Over the past year prior to his death, Moïse had revealed authoritarian tendencies, using gangs to intimidate opponents and ruling by decree since September 2020. But the administrations of both former U.S. president Donald Trump and his successor Joe Biden publicly backed Moïse’s increasingly controversial hold on power. Elections scheduled for October 2020 did not take place, most of the country’s parliament was disbanded, and the president’s cronies were appointed to run major cities.

In the wake of Moïse’s death, the line of succession was initially uncertain and contested. While Haiti’s 1987 constitution stipulates the prime minister should take over if the president dies, Claude Joseph, the interim prime minister, and Ariel Henry, who had been appointed to the post but had not yet been sworn in, both initially said they were in charge.

While the international community initially signaled it would regard Claude Joseph as Haiti’s legitimate leader until new elections could be held, the so-called Core Group—an informal but highly influential bloc of ambassadors representing the United States, several European countries, Brazil, and the Organization of American States—changed course and released a statement supporting Henry—even though his political legitimacy at home is bound to be brittle, giving him limited room to maneuver or address Haiti’s complex combination of political, economic, security, and public health crises. In response, Claude Joseph then quickly announced he would step down and support Henry. Joseph Lambert, the head of Haiti’s dismantled Senate, who had also laid claim to the presidency, was largely ignored by the international community.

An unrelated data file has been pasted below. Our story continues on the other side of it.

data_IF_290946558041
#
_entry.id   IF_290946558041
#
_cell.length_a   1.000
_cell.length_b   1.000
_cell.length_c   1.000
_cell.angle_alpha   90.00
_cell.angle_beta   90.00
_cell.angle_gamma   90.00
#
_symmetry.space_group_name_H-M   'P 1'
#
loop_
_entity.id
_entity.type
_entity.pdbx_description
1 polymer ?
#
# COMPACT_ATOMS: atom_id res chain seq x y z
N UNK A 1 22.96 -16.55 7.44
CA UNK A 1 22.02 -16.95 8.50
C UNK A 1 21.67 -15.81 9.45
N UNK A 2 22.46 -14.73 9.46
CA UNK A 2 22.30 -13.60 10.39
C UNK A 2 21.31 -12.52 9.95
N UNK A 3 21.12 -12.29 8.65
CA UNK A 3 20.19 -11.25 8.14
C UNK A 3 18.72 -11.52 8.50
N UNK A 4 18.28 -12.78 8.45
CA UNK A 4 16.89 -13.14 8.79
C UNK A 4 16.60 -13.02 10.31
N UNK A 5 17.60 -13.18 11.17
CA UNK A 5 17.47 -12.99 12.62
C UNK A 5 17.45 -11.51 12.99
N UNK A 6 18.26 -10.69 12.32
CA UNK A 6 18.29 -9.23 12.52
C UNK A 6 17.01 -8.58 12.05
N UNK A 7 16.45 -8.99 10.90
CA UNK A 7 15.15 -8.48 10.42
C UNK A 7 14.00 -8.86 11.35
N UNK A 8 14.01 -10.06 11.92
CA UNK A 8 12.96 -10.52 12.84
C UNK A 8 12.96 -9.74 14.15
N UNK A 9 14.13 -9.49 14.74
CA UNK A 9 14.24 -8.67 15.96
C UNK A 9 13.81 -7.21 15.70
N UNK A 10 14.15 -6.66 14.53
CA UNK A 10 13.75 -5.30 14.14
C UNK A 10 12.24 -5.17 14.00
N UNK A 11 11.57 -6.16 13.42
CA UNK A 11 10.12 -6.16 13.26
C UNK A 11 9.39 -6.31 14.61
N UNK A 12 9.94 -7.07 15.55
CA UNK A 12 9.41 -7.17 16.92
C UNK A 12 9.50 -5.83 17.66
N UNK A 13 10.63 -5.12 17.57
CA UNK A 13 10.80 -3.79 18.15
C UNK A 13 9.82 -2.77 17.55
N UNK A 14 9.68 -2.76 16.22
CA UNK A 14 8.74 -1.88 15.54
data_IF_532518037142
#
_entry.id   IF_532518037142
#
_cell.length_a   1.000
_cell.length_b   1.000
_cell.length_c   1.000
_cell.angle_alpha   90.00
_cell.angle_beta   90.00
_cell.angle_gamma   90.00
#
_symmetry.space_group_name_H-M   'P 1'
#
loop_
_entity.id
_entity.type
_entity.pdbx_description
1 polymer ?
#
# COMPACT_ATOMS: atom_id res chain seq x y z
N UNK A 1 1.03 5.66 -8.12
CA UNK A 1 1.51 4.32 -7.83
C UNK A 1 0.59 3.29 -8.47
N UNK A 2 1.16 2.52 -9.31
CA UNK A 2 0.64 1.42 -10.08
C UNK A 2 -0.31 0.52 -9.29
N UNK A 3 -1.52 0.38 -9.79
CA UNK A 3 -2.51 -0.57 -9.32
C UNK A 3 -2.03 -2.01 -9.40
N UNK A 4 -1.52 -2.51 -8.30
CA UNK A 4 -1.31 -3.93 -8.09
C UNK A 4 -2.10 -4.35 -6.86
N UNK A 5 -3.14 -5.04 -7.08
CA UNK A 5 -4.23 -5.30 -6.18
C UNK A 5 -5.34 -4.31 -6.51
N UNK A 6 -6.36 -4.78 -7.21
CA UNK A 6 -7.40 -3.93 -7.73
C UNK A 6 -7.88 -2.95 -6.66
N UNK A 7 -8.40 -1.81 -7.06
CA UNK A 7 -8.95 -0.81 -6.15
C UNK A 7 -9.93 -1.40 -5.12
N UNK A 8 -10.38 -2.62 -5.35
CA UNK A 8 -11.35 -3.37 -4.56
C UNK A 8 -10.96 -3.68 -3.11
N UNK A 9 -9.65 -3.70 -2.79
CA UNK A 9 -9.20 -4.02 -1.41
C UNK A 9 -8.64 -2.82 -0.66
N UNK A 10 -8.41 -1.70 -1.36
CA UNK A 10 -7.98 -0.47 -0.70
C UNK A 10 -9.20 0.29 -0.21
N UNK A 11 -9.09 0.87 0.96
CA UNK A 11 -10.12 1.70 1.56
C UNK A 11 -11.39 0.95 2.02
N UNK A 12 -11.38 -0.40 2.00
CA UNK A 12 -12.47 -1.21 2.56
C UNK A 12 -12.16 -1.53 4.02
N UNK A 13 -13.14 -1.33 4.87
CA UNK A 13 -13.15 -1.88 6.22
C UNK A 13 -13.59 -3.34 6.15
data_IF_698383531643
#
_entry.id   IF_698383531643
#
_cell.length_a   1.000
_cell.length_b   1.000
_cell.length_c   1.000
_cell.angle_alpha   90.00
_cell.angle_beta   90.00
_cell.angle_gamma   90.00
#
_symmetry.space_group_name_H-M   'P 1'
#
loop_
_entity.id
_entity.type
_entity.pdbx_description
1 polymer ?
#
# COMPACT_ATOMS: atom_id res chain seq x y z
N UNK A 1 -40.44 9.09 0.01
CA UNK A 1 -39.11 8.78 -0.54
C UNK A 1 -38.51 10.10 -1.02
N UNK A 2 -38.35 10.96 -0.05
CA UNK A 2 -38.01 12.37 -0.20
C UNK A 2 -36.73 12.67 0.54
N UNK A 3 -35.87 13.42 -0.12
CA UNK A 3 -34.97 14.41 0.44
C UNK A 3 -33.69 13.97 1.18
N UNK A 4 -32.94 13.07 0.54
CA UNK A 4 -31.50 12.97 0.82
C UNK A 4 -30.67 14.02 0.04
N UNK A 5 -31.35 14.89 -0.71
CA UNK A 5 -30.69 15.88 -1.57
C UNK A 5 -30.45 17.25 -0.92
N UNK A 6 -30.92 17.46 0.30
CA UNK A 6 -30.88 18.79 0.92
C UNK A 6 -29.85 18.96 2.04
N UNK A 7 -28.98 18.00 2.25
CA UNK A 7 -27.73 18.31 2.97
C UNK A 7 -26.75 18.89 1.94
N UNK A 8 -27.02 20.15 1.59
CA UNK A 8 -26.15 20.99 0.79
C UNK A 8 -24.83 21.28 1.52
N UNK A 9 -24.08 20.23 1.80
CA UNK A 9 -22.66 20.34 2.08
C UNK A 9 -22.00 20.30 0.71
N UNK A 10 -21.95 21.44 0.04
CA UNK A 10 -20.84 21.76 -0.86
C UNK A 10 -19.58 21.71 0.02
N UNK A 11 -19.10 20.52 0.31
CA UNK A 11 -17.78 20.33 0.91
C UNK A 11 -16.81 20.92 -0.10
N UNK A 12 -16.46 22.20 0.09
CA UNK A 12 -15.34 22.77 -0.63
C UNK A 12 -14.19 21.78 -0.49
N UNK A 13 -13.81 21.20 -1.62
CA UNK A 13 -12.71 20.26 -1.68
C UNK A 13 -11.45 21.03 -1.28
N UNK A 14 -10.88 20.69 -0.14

How the International Community Failed Before

Haiti’s dire situation has led actors both inside and outside of Haiti to call on the international community to assist the Caribbean country. Before announcing that he would step down, Claude Joseph was quick to request U.S. troops to stabilize the country, and two Washington Post editorials called for an international intervention, one using the words “swift and muscular.” Yet there are several reasons why a less heavy-handed approach is likely to be the better option.